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Baroness Mallalieu: The subject matter of the amendment is of direct interest and concern to me because I farm in a very small way in a national park on Exmoor and also in an area of outstanding natural beauty in the Chilterns. I have sheep in both places, which move between the two. I also subscribe to the Exmoor Fox Hounds, which would be covered by the amendment. I have hunted with foot packs in the Lake District, which I understand to have been my noble friend's constituency.

Because my noble friend supports a ban on hunting generally, I am very glad that he recognises that packs of hounds in his own area perform an important—indeed, an essential—task in relation to fox control and that they should continue to hunt. But I must tell him that the arguments, which have won his support in his area, apply just as strongly elsewhere.

In the national park where I farm, which is exceptionally well-provided with fox hunting, predation, certainly in my direct experience in the past couple of years, has been largely kept under control by the hunt. I see foxes about all the time, but I have had few problems. As many noble Lords will know, whenever there is a difficulty, the huntsmen—whether in season or not—will go out specifically on a lambing call, taking a few hounds with him, to track down a rogue fox and to deal with it. He provides a service to farmers which goes far beyond the usual day's hunting with the meet on the village green. He is a working member of the countryside and is on call. He deals with difficulties on the farm in relation to fallen stock—which we will come to later—and with particular difficulties with foxes.

Where I live in the Chilterns, hunting is much more problematic because of shooting interests, woodland, which is not used for shooting but has widespread public access, and the proximity of a motorway. In that area, I have serious fox predation problems, not only with sheep, but also particularly with poultry, which are out during the day but securely locked up at night. We regularly lose a substantial proportion of the flock each year. At one stage when we had particular fox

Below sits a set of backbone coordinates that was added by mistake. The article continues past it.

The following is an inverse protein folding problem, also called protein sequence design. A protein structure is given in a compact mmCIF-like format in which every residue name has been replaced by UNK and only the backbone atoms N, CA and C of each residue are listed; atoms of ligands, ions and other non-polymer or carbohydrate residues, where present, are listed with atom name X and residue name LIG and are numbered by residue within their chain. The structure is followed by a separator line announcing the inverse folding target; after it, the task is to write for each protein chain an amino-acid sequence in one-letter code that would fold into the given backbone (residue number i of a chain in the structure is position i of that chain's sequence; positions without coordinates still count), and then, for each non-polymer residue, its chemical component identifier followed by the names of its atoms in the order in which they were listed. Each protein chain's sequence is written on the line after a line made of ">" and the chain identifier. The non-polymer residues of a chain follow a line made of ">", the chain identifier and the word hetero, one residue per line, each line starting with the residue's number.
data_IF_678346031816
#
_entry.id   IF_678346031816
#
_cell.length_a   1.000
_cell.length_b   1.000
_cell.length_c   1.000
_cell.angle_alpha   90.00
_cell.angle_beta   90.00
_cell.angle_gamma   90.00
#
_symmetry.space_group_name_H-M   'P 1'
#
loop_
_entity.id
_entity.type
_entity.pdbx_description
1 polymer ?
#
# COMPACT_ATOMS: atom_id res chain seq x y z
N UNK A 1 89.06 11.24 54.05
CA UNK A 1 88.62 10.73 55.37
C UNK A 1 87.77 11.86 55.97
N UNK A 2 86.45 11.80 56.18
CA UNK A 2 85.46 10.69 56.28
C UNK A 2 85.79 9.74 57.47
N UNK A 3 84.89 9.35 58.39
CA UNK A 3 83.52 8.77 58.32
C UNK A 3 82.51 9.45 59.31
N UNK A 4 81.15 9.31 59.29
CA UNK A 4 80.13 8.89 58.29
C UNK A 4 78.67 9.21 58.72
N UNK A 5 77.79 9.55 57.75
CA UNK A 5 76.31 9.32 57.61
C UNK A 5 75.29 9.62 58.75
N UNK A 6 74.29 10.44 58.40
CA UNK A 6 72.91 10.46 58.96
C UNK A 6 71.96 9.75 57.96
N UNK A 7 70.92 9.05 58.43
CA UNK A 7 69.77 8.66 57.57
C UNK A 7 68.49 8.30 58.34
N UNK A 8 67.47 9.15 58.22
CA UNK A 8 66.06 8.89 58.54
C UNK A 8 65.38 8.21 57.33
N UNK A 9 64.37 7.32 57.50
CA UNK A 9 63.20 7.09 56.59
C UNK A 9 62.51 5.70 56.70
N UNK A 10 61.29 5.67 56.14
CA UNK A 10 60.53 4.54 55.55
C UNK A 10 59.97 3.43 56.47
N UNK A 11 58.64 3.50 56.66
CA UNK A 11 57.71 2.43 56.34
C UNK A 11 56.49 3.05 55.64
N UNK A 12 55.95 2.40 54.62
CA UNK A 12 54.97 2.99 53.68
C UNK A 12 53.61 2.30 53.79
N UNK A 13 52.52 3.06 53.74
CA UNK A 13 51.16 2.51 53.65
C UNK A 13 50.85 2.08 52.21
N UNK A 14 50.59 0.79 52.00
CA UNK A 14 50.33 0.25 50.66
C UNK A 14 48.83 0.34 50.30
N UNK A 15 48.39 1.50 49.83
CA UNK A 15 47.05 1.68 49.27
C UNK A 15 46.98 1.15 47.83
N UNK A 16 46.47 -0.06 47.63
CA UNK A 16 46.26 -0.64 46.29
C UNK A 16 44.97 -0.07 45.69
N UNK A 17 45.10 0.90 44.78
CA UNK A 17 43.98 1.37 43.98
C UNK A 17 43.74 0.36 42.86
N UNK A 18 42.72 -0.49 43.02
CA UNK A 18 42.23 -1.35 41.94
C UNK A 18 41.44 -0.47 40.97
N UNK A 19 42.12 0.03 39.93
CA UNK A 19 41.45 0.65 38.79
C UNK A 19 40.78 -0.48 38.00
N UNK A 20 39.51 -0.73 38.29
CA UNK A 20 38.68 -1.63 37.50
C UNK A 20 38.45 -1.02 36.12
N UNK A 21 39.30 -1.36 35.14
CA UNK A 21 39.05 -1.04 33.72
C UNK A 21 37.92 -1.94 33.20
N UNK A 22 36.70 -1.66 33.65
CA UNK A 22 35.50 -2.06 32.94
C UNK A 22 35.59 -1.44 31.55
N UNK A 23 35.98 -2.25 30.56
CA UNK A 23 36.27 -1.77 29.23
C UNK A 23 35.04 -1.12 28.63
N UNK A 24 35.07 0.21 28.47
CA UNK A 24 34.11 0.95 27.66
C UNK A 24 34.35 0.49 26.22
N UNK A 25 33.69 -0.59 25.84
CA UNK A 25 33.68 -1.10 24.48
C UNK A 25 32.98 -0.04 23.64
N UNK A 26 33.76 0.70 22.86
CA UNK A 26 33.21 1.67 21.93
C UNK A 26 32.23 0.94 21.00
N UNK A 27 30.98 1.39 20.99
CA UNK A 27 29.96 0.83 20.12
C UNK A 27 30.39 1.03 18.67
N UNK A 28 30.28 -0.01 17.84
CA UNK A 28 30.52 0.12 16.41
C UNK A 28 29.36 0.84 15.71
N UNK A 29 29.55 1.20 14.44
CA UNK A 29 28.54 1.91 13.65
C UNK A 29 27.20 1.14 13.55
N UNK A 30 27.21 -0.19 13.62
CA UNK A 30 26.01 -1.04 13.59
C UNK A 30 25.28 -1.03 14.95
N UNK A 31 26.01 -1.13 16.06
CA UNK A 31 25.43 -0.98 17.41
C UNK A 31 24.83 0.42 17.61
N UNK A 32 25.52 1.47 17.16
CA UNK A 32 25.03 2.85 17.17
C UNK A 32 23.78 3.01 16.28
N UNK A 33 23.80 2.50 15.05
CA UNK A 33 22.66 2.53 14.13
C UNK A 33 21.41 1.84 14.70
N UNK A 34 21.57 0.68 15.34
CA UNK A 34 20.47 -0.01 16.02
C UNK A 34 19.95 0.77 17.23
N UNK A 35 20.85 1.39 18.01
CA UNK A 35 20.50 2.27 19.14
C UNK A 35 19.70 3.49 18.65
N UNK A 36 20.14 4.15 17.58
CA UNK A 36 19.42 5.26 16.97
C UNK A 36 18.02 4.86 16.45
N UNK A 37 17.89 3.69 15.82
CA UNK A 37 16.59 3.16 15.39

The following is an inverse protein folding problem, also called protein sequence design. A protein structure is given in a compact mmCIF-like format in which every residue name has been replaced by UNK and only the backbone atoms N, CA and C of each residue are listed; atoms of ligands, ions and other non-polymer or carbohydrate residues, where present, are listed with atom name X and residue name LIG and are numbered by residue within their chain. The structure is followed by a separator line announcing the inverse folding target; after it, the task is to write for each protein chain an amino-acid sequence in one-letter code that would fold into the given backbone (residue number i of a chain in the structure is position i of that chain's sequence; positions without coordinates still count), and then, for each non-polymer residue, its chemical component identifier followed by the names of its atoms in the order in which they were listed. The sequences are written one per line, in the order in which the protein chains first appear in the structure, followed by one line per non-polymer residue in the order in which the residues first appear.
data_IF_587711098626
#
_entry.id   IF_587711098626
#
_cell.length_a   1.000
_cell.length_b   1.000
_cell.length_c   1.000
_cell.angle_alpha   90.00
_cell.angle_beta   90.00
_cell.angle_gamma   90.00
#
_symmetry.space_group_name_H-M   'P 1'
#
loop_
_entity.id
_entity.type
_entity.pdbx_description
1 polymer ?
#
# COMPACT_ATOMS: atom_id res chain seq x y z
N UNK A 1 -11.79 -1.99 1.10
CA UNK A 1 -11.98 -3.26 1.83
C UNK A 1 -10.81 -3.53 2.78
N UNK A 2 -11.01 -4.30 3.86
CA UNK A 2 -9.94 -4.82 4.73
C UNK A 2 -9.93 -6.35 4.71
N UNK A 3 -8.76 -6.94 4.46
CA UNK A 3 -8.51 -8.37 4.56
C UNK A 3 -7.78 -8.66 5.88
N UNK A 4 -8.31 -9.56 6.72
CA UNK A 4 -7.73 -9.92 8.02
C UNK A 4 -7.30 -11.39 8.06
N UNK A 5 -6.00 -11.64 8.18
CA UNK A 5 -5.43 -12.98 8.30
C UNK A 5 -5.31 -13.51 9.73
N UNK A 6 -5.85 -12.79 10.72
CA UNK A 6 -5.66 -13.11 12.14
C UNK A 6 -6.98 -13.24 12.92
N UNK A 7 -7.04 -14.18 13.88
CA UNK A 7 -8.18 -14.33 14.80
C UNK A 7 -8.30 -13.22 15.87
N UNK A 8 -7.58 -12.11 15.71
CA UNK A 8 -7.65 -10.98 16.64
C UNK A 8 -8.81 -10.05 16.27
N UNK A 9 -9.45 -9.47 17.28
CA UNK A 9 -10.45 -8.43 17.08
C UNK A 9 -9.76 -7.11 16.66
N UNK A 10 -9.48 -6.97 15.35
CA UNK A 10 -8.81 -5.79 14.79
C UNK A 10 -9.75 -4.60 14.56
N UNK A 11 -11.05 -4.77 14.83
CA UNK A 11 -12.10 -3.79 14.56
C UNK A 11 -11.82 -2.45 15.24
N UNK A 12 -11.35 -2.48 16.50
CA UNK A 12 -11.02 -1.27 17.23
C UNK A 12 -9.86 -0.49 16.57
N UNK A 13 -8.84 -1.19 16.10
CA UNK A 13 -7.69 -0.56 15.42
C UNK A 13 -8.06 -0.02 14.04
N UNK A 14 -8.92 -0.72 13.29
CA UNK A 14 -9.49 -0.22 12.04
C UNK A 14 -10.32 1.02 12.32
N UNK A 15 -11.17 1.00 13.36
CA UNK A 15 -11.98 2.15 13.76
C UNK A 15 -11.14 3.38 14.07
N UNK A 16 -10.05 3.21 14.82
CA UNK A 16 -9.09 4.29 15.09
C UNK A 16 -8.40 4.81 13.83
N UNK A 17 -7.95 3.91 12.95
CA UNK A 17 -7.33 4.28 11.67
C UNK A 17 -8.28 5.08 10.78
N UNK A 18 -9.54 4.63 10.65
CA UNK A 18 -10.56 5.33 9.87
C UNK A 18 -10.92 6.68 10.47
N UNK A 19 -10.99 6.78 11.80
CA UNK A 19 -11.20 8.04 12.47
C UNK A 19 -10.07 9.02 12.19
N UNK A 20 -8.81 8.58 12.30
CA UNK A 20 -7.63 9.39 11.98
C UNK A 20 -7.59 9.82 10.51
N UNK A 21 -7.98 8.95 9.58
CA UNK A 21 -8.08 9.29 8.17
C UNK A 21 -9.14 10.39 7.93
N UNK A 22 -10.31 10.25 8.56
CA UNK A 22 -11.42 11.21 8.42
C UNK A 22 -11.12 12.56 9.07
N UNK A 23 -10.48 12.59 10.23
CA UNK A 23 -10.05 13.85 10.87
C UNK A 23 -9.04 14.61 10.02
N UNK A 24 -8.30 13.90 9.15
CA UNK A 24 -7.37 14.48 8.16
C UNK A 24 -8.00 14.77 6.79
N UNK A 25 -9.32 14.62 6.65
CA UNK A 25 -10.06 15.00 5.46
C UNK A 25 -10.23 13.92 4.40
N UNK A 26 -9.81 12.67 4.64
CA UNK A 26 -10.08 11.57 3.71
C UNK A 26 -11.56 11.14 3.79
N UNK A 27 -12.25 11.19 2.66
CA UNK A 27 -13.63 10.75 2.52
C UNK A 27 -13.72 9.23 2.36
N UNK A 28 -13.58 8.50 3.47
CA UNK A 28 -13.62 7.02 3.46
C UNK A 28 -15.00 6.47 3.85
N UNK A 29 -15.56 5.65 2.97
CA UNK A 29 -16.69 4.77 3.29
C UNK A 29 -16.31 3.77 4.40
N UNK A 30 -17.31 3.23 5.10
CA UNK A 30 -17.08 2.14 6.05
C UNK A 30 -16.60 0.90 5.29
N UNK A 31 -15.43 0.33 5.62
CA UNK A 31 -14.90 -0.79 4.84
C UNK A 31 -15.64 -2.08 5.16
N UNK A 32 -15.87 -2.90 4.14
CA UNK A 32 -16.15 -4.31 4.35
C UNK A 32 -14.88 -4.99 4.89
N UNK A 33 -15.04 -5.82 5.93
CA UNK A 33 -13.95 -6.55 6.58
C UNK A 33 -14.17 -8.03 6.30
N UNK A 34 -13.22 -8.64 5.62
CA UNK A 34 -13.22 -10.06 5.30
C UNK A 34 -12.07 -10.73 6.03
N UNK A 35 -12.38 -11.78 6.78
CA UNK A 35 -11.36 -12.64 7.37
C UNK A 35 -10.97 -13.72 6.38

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difficulties, it was necessary to house young lambs for the first three weeks of their lives. Even then, I lost good, strong lambs.

There is shooting in that area and there is wounding. Sadly, one sees the effect of that. On two occasions, foxes have come into the farm buildings to die, which, on examination, clearly have suffered for a considerable period of time. So my problem in the area of outstanding natural beauty is that there is not enough hunting. On Exmoor, the hunting works and works well.

My sheep move from one area to another. Under the amendment, they would be protected on Exmoor, but would have none of that protection in Buckinghamshire. That is discriminatory in relation to the degree of protection that a farmer can give his animals in one area as opposed to another; what of the other areas just outside the national park or the areas of outstanding natural beauty which are not covered?

Seven miles away from my farm in Buckinghamshire, just down the road in Oxfordshire, near Thame, I have a friend who has an outdoor pig farm. Such were the losses of piglets that he called the police believing that he was suffering the attentions of rustlers. When night cameras were set up and a watch was kept, the photographs showed clearly what was happening. Foxes were coming at night and, with a remarkable lack of noise, were taking piglets of a size which he could not have conceived to be capable of being taken and killed. The hearings at Portcullis House made it clear that there should be parity in the treatment of all the quarry species and all the areas of the country in the way in which the registration system applies.